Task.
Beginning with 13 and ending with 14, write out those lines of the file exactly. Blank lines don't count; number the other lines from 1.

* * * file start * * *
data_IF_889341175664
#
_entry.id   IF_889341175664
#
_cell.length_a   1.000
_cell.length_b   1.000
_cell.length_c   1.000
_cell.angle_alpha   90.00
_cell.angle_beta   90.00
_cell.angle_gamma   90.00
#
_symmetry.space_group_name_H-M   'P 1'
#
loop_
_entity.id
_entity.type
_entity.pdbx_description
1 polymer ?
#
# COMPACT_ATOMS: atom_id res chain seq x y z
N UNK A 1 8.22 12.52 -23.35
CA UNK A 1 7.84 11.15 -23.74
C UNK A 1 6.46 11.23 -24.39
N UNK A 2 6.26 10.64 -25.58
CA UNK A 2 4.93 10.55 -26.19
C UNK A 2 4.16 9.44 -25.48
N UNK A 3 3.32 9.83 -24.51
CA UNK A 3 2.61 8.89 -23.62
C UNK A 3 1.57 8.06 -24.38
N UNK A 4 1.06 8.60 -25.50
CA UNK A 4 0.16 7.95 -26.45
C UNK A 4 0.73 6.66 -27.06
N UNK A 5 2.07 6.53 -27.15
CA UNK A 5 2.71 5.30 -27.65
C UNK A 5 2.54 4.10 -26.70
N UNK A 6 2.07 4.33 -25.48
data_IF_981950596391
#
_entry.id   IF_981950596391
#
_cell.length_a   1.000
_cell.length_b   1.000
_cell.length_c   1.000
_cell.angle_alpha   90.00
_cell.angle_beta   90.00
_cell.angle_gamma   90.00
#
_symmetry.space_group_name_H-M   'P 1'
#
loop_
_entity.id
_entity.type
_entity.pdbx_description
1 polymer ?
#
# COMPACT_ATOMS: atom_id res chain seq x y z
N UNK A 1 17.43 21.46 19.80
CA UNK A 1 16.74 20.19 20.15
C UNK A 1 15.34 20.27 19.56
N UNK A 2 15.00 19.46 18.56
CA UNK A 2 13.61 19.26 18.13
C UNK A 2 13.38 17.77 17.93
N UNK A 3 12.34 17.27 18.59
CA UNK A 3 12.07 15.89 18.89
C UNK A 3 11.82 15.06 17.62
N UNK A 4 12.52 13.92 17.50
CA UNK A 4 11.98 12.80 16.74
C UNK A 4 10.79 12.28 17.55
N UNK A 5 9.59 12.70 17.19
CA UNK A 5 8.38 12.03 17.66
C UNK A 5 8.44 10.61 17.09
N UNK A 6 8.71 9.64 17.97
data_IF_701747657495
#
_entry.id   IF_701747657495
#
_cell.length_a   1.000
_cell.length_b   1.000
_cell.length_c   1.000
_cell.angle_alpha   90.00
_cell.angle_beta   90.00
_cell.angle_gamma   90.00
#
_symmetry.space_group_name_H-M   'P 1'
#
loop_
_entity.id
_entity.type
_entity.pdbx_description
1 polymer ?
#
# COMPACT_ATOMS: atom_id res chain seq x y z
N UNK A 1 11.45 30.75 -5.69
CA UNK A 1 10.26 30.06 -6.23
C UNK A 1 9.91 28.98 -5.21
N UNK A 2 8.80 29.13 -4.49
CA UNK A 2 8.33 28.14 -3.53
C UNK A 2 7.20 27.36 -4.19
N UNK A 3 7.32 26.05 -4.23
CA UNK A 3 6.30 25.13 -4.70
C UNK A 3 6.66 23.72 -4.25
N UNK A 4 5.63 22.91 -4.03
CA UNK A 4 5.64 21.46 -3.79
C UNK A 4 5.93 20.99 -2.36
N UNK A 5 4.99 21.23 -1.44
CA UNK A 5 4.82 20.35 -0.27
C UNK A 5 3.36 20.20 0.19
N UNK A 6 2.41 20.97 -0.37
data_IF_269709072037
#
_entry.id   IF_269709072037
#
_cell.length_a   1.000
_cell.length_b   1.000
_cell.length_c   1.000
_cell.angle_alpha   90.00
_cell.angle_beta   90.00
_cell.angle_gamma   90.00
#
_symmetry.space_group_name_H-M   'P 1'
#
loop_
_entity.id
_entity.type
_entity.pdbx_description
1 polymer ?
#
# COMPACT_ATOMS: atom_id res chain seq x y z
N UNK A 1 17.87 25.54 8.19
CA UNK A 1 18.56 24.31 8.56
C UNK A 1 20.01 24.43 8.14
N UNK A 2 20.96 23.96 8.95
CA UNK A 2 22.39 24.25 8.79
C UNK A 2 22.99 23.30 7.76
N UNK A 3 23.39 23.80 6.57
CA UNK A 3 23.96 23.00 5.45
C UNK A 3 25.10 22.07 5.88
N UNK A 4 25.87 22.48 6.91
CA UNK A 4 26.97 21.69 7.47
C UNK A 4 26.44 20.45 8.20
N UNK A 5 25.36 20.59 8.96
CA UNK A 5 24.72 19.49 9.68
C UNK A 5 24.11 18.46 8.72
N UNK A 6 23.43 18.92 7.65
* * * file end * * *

#
loop_